Seniors cope with coronavirus

Taber+Ball+%2720%2C+Ashley+Kleszewski+%2720%2C+Danielle+Plumb+%2720%2C+and+Emma+Caringella+%2720+%28left+to+right%2C+top+to+bottom%29+meet+on+Google+Meet+to+discuss+schoolwork+and+upcoming+events.

Photo by Francis Caro

Taber Ball ’20, Ashley Kleszewski ’20, Danielle Plumb ’20, and Emma Caringella ’20 (left to right, top to bottom) meet on Google Meet to discuss schoolwork and upcoming events.

Savannah Dupper, News Editor

When Cathedral Catholic High School student Lewis Barnum ‘20 heard the final baseball season of his high school career as an infielder was canceled, he broke down in tears of disappointment and frustration.

“The minute I found out, I just started crying,” Barnum said. “All my teammates came over and hugged me and tried to cheer me up. Something can be taken away from you in the blink of an eye. There are so many things I wish I would’ve done, but now that’s not possible.”

Barnum, along with approximately 450 CCHS seniors, mourns his inability to experience fully his final semester of high school.

With COVID-19 causing CCHS administration to transition school to an online platform and cancel spring sports, the spring musical, and the Senior Boat Dance, CCHS seniors are trying to cope with constant event cancellations and a new reality of social isolation during a time when they should be celebrating collegiate achievements and making final memories with friends.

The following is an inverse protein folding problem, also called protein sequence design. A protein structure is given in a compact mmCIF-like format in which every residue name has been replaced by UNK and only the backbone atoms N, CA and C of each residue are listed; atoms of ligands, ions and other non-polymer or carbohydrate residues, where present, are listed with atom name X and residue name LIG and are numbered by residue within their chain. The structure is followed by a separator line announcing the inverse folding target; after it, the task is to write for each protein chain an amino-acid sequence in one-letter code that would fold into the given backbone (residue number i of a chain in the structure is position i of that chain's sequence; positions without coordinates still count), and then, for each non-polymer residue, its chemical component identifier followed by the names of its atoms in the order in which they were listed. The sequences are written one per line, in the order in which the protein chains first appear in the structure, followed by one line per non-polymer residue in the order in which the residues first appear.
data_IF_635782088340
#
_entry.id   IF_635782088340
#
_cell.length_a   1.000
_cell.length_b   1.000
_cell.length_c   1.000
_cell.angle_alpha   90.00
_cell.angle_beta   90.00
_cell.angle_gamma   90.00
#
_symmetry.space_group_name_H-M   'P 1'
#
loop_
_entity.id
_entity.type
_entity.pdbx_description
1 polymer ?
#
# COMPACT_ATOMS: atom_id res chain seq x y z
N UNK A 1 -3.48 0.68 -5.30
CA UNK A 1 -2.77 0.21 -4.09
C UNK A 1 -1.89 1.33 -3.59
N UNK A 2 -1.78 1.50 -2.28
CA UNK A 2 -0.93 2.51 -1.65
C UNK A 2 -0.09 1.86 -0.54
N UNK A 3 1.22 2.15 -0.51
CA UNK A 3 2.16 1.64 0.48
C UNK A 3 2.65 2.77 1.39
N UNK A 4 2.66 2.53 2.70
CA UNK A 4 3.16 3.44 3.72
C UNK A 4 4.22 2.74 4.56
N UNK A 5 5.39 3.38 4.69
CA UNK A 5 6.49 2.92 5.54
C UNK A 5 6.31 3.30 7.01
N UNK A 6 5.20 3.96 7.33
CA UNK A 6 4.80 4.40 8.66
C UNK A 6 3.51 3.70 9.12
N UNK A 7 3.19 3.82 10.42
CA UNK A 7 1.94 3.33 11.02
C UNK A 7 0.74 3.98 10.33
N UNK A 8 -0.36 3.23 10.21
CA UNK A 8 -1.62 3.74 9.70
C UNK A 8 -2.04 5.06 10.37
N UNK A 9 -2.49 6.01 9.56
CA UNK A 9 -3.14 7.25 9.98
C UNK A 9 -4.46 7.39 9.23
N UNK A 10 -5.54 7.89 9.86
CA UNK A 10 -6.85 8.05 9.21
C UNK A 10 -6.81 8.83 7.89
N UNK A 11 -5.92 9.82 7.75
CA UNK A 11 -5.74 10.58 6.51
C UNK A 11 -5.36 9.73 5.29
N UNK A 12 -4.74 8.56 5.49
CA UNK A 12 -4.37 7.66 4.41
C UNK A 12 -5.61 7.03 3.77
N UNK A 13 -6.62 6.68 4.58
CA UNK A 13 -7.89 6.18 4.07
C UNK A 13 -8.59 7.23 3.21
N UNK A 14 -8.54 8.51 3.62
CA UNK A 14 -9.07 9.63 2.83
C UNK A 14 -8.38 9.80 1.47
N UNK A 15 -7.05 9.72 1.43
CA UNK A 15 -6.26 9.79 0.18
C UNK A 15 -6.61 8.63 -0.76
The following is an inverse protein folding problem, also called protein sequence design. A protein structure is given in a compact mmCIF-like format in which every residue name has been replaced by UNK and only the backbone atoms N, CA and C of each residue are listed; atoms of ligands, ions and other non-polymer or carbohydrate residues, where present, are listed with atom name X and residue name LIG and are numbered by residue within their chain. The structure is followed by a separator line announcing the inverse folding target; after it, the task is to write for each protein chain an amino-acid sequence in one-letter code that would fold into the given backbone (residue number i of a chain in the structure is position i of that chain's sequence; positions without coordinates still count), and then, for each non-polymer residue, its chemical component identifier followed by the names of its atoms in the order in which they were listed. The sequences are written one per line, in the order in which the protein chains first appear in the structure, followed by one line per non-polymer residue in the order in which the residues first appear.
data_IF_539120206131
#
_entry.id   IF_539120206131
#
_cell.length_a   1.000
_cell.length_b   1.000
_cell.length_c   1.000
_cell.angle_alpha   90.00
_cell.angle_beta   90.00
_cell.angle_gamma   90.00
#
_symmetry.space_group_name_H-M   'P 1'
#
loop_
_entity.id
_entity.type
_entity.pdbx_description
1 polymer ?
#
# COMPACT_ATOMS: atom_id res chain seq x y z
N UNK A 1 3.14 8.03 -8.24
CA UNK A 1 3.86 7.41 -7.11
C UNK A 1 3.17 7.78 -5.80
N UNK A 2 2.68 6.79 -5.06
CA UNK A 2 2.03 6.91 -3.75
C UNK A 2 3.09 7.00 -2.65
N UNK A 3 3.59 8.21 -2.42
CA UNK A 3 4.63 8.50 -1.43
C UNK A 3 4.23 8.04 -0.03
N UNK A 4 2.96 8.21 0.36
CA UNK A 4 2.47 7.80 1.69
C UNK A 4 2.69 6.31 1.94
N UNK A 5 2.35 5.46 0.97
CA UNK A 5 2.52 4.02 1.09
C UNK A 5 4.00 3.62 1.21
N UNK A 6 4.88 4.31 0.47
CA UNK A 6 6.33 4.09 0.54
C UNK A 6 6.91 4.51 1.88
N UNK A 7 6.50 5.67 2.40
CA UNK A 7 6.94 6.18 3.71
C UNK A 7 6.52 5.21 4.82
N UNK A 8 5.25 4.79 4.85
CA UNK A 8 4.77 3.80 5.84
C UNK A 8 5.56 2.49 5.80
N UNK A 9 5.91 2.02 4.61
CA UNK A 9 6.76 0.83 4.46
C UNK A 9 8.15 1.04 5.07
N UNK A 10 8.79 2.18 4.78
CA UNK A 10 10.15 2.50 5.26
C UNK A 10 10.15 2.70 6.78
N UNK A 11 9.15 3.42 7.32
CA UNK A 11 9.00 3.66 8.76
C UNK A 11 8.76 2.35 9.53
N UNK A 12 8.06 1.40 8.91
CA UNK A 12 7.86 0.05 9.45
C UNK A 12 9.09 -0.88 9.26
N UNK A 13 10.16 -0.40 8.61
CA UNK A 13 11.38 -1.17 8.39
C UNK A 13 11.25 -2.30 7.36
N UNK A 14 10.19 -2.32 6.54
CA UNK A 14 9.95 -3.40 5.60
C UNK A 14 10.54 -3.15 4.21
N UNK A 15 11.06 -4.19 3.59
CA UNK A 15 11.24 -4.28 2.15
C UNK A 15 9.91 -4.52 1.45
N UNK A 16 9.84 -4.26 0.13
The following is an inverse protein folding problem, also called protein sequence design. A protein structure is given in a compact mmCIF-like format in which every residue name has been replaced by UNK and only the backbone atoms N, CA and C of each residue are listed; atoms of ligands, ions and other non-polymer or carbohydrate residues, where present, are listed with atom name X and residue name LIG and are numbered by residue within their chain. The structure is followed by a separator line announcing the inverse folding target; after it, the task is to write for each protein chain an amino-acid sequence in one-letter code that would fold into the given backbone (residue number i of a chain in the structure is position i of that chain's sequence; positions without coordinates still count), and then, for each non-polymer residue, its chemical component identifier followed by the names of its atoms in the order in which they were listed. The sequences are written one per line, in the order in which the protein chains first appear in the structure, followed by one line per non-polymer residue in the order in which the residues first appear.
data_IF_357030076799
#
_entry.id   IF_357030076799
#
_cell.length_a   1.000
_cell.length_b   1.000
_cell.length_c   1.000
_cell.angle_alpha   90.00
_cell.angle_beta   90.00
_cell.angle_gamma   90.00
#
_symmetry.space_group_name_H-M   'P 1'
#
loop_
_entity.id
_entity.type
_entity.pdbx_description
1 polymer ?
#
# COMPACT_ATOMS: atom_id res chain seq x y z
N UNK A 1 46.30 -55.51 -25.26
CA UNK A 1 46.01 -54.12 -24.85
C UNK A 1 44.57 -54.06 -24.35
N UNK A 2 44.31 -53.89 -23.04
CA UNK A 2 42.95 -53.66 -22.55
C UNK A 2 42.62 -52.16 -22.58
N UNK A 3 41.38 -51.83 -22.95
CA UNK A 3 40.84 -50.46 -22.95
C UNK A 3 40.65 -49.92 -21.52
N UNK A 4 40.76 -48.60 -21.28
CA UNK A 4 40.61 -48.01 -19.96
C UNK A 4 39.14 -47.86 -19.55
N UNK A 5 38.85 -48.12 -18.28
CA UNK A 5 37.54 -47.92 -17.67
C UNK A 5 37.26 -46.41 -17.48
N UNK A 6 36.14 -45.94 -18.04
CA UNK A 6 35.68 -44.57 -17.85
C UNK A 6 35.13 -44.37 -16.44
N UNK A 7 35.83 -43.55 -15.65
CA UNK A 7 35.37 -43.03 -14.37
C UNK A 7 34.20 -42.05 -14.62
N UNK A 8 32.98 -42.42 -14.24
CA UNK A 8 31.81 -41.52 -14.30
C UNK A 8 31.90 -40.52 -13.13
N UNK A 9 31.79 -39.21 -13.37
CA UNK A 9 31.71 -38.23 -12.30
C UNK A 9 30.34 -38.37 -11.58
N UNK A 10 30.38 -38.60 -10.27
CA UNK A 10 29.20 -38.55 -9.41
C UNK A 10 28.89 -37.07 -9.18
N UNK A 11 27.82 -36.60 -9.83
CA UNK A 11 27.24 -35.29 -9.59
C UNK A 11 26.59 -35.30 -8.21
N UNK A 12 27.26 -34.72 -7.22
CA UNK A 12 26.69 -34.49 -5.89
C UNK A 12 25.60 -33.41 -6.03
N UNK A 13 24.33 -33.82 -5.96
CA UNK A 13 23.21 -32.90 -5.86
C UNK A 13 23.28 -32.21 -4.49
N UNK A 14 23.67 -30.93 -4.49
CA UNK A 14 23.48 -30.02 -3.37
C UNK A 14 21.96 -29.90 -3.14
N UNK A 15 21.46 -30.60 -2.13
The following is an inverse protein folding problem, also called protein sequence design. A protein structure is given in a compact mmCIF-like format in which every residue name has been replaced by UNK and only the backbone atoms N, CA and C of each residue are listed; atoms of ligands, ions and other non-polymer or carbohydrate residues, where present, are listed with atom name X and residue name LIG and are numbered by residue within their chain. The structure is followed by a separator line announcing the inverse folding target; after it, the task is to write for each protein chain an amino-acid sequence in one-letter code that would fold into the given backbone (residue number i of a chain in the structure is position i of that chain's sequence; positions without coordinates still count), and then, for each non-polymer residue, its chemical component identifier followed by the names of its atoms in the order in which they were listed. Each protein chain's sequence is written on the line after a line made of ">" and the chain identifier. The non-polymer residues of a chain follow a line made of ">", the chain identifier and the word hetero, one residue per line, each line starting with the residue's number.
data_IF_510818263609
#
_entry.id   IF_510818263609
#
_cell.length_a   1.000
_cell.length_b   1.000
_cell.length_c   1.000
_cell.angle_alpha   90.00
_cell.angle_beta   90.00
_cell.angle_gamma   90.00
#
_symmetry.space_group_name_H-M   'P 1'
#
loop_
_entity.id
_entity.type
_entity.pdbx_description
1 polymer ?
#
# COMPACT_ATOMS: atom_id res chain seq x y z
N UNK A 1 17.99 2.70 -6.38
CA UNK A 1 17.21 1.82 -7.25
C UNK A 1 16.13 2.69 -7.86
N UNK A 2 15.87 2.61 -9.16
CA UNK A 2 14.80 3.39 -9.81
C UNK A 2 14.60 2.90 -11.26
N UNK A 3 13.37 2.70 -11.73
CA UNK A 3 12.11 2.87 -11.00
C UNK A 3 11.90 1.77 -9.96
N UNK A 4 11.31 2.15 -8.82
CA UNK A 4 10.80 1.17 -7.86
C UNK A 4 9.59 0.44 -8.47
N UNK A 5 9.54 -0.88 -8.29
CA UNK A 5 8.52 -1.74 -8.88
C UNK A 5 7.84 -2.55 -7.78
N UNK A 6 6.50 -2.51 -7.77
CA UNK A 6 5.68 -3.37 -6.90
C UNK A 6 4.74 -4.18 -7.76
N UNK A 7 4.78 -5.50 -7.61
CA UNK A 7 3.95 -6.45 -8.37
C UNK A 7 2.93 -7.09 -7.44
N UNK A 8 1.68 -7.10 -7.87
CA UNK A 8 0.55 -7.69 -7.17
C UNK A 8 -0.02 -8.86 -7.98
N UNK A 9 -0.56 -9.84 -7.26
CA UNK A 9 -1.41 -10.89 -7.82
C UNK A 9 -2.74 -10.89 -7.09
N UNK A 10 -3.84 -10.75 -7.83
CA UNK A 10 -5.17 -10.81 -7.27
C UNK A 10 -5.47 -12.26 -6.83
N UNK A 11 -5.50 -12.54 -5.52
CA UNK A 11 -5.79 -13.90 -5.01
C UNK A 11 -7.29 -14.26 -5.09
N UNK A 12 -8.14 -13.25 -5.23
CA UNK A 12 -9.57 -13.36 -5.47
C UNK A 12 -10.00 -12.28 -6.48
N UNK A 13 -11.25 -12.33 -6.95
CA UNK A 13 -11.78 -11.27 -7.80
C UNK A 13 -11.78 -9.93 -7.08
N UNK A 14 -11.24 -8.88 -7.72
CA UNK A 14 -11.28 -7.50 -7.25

There are so many things I wish I would’ve done, but now that’s not possible.”

— Lewis Barnum '20

“It is so disheartening that the class of 2020 will most likely miss all of the sentimental experiences that we have been looking forward to for four years,” CCHS student Cecilia Bacich ‘20 said. “But despite this, I am really trying to keep a thankful mindset, because self quarantine has done a great job at showing me the experiences and people I take for granted.”

While COVID-19 continues to impact them, seniors are finding new ways of adapting to the academic, social, athletic, and spiritual restrictions of the quarantine. Creating schedules to keep up with college and school deadlines and utilizing Google Meet to video chat with teachers, classmates, and counselors, seniors are staying united with the CCHS community.

“I feel as if the lines between school and home and week and weekend have been totally blurred,” Bacich said. “I’m trying to establish boundaries and implement some structure into my life that I used to have. I have a daily schedule with my school work, and I also add at least one thing I want to learn or do that is exciting and fun.”

Academic organizations, including the CCHS chapter of the National Honor Society, are also organizing projects to help CCHS underclassmen adapt to online learning, and to provide relief for local health workers.

Current NHS projects include letter writing to pen-pals in Mexico, which NHS members can participate in remotely by writing letters at home, along with video game tournaments, online tutoring, and making masks to donate to San Diego hospitals.  

“We are still trying as an organization to remain active,” NHS President Taber Ball ‘20 said.  “I cannot wait to see what we will accomplish during this time of great need.”

Additionally, to track each other’s college acceptances and commitments, seniors created a group Facebook page, CCHS Class of 2020 College Updates, in an effort to keep students connected and informed.

“I created the Facebook group because I was curious to hear where everyone was going, and I thought it would be a great way to keep the class of 2020 connected despite being apart,” CCHS student Devin Giorgetta ‘20 said.